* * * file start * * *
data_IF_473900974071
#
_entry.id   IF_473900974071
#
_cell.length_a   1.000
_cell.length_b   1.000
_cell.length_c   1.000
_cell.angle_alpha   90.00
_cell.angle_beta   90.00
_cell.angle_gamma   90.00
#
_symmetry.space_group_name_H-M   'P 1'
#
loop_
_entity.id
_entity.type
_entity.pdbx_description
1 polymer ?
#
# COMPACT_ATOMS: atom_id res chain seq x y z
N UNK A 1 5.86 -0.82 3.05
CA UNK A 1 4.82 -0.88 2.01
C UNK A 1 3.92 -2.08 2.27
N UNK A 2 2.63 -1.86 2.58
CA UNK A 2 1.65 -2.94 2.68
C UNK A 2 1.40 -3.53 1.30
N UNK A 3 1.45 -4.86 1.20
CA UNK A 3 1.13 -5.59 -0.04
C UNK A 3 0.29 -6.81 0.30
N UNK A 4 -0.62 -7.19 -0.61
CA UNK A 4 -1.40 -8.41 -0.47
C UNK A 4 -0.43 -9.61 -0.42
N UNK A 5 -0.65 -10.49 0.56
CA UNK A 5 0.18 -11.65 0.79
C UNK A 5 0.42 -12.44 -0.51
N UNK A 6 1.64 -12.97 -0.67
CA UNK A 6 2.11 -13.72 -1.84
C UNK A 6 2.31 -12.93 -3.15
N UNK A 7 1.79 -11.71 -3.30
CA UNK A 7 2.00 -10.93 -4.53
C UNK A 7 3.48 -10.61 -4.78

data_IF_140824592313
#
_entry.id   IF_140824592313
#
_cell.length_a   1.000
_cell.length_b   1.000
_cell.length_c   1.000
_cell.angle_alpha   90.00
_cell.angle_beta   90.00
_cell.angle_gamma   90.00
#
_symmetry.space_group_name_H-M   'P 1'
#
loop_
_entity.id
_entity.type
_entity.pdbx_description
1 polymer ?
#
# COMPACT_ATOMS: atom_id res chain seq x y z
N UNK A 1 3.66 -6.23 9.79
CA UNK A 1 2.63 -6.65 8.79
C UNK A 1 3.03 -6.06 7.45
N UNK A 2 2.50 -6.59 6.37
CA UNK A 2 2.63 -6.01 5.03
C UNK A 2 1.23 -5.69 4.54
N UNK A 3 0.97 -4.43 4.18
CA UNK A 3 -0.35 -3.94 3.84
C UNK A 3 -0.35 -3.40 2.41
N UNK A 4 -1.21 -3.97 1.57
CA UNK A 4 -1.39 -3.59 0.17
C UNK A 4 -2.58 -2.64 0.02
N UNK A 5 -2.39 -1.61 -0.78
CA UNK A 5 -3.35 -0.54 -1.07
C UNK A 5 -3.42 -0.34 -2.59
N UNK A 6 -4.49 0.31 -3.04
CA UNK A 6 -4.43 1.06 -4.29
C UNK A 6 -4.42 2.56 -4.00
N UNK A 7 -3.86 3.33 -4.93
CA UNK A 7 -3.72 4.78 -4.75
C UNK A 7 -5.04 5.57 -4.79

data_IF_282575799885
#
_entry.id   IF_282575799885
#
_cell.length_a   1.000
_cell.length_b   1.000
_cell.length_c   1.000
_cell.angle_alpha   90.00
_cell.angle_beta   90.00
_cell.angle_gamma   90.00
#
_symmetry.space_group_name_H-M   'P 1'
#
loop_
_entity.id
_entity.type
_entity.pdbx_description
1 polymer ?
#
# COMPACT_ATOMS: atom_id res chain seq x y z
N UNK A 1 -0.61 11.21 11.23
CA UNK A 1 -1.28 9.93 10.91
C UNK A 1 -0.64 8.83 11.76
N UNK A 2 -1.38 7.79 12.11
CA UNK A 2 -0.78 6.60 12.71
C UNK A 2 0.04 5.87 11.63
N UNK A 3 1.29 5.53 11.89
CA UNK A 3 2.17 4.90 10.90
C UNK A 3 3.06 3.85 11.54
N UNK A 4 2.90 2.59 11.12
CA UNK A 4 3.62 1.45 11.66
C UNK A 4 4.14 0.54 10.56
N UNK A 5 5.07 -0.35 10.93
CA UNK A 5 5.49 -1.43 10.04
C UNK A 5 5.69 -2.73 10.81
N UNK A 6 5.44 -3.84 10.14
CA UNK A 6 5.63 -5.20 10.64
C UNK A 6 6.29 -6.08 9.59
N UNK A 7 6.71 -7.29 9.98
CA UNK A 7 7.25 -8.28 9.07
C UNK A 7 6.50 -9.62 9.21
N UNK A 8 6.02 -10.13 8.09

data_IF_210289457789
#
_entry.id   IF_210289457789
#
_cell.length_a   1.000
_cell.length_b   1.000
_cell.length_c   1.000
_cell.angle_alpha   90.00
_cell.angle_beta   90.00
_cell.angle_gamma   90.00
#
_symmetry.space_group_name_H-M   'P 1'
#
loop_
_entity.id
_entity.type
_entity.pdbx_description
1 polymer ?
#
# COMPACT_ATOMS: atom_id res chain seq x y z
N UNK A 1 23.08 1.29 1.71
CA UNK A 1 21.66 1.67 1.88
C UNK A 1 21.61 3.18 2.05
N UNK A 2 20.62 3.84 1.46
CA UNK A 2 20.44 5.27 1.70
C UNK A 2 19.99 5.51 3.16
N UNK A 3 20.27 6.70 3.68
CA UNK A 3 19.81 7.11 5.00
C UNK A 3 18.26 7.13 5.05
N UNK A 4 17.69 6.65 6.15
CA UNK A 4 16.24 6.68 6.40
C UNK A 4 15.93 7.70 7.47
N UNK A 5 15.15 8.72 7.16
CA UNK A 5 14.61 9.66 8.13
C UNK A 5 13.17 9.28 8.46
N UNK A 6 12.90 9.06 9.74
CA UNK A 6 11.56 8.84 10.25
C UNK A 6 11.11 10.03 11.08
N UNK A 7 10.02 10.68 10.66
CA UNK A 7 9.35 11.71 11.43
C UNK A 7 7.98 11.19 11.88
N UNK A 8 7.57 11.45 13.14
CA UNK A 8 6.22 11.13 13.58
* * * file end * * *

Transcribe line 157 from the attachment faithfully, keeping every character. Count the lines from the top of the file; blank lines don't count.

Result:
N UNK A 5 15.15 8.72 7.16